Friday, 7 December 2012
Friday, 9 November 2012
What is the purpose of business? If you’re like 99% of the people we ask this question to the first response is usually “to make money”. Our assertion is that, the purpose of business is to meet or exceed the needs of their customers. Period. Perhaps half of you might say that upon further consideration you agree that this is the purpose of business. The other half of you however are saying, this guy is off his rocker. I work to make money. In our opinion, this misconception of purpose is hurting your bottom line.
Regardless of which camp you are in , my point is that, if you want to make more money, which is one of the results of business but not the purpose, it is important to be clear on your purpose as a business entity.
I have been in marketing and sales for 20 years in one form or another and over and over again it has been proven to me that no matter how good your marketing is, or how effective your sales team, without a focus on service, or meeting or exceeding your customers needs, you will not build lasting success.
Of course, branding, advertising, and other marketing and sales efforts are important but they will be doomed to failure or mediocre results over the long term without a solid grounding in the purpose of your business which is to meet or exceed your customer’s needs.
What is your employee’s purpose for working? To make money? My first job at 14 was with dominoes pizza. Was my purpose for working there to make sure that each and every customer got the best pizza experience possible? No way. My purpose was to make money to buy teenager stuff. Would it have helped if the supervisor or store manager told me that this was my purpose? Maybe. Would it have helped if every day I went in to work that purpose was demonstrated by the actions of my supervisors and co-workers. If any time I was out of line with my purpose for working there I was helped to understand how and why that was not acceptable and recognised for efforts that were in line with the purpose of the company. What do you think? Of course it would!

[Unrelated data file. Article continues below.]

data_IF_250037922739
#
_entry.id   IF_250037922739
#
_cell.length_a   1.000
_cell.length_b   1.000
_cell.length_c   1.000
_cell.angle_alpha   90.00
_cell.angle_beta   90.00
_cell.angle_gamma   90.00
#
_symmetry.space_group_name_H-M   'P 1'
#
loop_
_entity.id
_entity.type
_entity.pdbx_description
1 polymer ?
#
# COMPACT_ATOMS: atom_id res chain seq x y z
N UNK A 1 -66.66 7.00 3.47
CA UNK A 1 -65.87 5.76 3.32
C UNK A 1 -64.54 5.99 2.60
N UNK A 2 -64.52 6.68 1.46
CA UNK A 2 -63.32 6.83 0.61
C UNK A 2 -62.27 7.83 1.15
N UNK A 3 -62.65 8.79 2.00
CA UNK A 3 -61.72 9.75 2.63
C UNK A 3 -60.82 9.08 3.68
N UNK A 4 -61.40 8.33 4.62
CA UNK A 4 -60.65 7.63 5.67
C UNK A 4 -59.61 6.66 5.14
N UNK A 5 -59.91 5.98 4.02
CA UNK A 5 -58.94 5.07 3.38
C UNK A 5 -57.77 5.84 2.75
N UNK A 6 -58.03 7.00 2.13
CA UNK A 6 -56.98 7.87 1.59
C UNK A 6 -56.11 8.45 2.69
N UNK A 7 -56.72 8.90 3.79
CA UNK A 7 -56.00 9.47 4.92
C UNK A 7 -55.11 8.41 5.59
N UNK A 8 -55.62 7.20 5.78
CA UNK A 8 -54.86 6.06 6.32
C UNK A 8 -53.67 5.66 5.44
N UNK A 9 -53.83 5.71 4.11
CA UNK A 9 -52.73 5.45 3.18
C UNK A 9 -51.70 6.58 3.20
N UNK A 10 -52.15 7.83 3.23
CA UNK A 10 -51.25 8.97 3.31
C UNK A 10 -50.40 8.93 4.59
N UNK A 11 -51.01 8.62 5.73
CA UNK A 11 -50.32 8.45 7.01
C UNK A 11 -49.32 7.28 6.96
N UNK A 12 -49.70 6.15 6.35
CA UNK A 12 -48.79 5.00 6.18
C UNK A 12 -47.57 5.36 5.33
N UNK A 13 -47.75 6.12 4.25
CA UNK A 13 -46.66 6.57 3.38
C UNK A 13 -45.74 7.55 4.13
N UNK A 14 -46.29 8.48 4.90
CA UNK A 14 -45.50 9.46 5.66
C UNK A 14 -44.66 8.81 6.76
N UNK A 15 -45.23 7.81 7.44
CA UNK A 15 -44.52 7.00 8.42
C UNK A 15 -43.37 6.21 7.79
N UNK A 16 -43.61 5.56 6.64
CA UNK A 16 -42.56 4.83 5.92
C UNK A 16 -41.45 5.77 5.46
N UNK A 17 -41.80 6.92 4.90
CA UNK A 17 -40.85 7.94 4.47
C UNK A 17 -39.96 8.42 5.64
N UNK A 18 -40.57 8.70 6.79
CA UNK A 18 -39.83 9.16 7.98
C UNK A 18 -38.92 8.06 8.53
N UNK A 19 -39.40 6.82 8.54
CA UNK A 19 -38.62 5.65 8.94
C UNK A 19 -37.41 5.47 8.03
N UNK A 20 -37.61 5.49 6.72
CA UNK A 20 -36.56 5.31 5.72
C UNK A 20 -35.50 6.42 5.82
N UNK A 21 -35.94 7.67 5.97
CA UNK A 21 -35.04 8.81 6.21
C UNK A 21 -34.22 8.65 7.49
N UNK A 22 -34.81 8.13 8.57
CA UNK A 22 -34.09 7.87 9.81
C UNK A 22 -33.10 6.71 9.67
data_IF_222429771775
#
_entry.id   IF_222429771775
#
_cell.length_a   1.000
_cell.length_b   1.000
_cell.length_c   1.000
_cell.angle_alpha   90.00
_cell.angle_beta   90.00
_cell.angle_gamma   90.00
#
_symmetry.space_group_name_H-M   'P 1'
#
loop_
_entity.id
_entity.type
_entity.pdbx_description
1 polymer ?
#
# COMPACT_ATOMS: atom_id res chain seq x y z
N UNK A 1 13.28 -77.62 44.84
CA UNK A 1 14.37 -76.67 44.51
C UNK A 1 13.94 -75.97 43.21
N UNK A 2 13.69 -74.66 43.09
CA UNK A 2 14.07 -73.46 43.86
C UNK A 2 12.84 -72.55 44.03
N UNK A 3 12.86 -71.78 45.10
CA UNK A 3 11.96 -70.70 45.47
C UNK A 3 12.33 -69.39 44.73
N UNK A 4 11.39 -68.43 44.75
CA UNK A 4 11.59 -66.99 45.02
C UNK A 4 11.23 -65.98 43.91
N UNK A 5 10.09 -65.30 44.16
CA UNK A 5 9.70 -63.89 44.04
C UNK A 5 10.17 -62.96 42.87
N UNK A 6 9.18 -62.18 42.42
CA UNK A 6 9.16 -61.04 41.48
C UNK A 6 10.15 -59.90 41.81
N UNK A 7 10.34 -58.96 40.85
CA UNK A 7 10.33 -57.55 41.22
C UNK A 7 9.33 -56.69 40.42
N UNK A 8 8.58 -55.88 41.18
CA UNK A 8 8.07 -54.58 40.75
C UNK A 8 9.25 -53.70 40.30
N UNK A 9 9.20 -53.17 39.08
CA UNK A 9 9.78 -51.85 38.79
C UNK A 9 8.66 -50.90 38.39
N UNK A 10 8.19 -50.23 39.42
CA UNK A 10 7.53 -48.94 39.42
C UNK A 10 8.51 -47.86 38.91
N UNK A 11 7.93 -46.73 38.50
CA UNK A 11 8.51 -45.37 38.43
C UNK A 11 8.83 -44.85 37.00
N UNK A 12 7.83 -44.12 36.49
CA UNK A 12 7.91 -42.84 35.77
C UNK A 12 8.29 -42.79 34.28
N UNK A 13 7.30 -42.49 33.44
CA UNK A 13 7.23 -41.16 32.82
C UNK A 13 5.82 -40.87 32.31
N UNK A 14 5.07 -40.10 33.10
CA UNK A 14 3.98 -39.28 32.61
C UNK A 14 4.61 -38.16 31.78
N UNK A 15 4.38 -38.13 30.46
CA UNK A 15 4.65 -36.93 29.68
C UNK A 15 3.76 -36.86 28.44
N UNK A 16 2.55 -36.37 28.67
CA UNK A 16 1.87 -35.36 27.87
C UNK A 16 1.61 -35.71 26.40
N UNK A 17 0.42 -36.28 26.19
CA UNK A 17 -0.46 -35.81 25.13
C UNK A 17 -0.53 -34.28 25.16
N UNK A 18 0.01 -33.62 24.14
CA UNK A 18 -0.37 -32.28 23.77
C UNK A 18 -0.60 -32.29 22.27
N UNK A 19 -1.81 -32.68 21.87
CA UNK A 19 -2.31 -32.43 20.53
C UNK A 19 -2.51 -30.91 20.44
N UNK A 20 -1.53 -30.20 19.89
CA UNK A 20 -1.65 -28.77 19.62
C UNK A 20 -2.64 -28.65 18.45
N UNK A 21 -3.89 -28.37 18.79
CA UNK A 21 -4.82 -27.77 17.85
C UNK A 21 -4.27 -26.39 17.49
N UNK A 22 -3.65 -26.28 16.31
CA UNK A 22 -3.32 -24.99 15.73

Why didn't this happen? Because the supervisor and the manager were not clear on their purpose either! And if they did know they certainly didn't share it with me. Sure I was given policies and procedures to help me do my job but they did not achieve the results that the company wanted. For anyone who ordered pizza from the dominoes pizza in Burnaby 25 years ago, I would like to personally apologise.
So now what? More bad news. If your staff are not delivering the service that you would like it is a failure of the leaders in your organisation to communicate your purpose to your staff and hold them accountable for the results they produce. Most managers and business owners I say this to reply with something like,” I tell them again and again what the expectations are and they still don’t do it. What am I supposed to do?”
You must engage your employees. What do we mean by employee engagement? According to Towers and Watson “Engagement measures the level of connection employees feel with their employer, as demonstrated by their willingness and ability to help their company succeed, largely by providing discretionary effort on a sustained basis.” We thinks that is a great definition.
The question is how do you create this on an ongoing basis and how does this affect the bottom line. The key is a commitment to focusing on the needs of all three stakeholder groups. not just your customers because if your employees needs are not being met, they are not going to deliver the discretionary effort that will result in your customers saying “ wow” and wanting, not only to buy again themselves, but also to tell their friends and colleagues about their experience.